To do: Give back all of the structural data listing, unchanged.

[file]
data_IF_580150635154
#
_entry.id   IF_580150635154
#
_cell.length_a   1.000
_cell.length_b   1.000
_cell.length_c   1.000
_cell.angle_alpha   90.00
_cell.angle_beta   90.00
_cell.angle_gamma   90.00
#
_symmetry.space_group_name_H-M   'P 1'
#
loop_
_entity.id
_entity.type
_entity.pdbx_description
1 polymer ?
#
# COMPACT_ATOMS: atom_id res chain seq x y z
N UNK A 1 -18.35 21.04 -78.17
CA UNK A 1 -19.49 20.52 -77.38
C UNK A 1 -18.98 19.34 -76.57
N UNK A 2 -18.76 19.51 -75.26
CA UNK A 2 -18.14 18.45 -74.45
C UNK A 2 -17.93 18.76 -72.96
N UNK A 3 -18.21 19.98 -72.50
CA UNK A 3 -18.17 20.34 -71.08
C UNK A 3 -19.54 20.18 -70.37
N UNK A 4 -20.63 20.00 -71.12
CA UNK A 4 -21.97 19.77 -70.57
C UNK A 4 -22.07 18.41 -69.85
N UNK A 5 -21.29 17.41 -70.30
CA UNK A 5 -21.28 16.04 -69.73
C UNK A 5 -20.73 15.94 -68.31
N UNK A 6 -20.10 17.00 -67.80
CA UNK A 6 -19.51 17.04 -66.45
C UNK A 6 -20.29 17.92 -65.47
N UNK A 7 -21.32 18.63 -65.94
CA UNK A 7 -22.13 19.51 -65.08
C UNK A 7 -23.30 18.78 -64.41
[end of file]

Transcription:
data_IF_580150635154
#
_entry.id   IF_580150635154
#
_cell.length_a   1.000
_cell.length_b   1.000
_cell.length_c   1.000
_cell.angle_alpha   90.00
_cell.angle_beta   90.00
_cell.angle_gamma   90.00
#
_symmetry.space_group_name_H-M   'P 1'
#
loop_
_entity.id
_entity.type
_entity.pdbx_description
1 polymer ?
#
# COMPACT_ATOMS: atom_id res chain seq x y z
N UNK A 1 -18.35 21.04 -78.17
CA UNK A 1 -19.49 20.52 -77.38
C UNK A 1 -18.98 19.34 -76.57
N UNK A 2 -18.76 19.51 -75.26
CA UNK A 2 -18.14 18.45 -74.45
C UNK A 2 -17.93 18.76 -72.96
N UNK A 3 -18.21 19.98 -72.50
CA UNK A 3 -18.17 20.34 -71.08
C UNK A 3 -19.54 20.18 -70.37
N UNK A 4 -20.63 20.00 -71.12
CA UNK A 4 -21.97 19.77 -70.57
C UNK A 4 -22.07 18.41 -69.85
N UNK A 5 -21.29 17.41 -70.30
CA UNK A 5 -21.28 16.04 -69.73
C UNK A 5 -20.73 15.94 -68.31
N UNK A 6 -20.10 17.00 -67.80
CA UNK A 6 -19.51 17.04 -66.45
C UNK A 6 -20.29 17.92 -65.47
N UNK A 7 -21.32 18.63 -65.94
CA UNK A 7 -22.13 19.51 -65.08
C UNK A 7 -23.30 18.78 -64.41